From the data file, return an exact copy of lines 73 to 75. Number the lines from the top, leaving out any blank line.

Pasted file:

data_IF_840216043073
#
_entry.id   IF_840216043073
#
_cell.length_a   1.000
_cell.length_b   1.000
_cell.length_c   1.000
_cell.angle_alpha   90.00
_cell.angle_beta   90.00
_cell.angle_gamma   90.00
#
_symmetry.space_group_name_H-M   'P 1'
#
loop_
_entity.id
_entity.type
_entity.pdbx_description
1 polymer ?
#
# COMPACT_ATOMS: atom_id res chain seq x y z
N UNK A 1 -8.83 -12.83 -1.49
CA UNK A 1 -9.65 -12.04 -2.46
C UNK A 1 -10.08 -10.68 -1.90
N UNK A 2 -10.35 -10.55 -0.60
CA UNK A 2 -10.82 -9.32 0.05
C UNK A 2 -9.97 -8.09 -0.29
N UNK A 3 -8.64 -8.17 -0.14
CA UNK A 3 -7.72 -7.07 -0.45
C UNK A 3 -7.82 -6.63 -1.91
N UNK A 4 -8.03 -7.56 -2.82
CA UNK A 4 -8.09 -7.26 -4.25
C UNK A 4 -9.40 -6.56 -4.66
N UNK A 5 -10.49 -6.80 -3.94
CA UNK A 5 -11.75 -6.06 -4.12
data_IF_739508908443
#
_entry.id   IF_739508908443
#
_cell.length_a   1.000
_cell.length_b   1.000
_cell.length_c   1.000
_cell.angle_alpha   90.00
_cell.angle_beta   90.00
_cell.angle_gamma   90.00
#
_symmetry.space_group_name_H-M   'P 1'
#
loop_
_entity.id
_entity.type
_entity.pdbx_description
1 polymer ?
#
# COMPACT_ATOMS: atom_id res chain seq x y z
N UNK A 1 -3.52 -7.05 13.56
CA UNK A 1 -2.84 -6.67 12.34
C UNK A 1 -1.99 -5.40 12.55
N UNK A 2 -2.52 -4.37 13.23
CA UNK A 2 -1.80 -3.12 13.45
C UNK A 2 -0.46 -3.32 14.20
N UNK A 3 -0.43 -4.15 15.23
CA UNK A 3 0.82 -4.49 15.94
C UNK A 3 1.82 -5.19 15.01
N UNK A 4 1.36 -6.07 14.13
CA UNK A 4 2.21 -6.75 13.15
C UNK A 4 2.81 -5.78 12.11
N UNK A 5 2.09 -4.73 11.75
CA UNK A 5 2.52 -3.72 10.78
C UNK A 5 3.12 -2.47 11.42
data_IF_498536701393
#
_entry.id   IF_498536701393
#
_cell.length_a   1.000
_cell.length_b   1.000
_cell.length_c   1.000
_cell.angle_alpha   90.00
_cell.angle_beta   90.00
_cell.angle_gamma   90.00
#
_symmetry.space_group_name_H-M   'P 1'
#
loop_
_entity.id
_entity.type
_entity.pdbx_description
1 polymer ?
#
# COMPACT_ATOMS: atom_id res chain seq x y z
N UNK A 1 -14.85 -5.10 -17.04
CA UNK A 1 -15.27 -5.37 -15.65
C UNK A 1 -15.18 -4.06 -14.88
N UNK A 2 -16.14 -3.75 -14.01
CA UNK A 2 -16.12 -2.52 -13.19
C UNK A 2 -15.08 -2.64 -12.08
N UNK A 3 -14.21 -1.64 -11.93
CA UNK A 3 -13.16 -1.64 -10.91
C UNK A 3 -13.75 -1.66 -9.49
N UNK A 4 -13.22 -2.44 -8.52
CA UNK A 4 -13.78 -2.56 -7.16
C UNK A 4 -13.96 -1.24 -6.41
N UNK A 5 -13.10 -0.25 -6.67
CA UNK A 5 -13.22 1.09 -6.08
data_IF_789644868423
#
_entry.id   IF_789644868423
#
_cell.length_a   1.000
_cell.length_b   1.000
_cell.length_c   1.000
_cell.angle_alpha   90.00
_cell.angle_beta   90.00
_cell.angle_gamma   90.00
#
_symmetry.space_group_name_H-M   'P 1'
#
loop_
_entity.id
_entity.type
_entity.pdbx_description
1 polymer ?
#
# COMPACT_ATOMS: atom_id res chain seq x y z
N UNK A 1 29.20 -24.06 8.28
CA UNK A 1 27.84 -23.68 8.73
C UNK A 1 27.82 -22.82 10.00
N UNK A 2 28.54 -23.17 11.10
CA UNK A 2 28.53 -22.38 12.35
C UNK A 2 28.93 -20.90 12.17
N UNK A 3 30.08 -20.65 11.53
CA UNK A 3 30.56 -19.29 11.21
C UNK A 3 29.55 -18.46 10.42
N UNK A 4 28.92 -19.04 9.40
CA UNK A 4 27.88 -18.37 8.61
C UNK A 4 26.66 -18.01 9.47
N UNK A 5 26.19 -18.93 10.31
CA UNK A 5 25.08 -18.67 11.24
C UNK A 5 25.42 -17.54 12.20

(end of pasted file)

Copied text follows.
#
_cell.length_a   1.000
_cell.length_b   1.000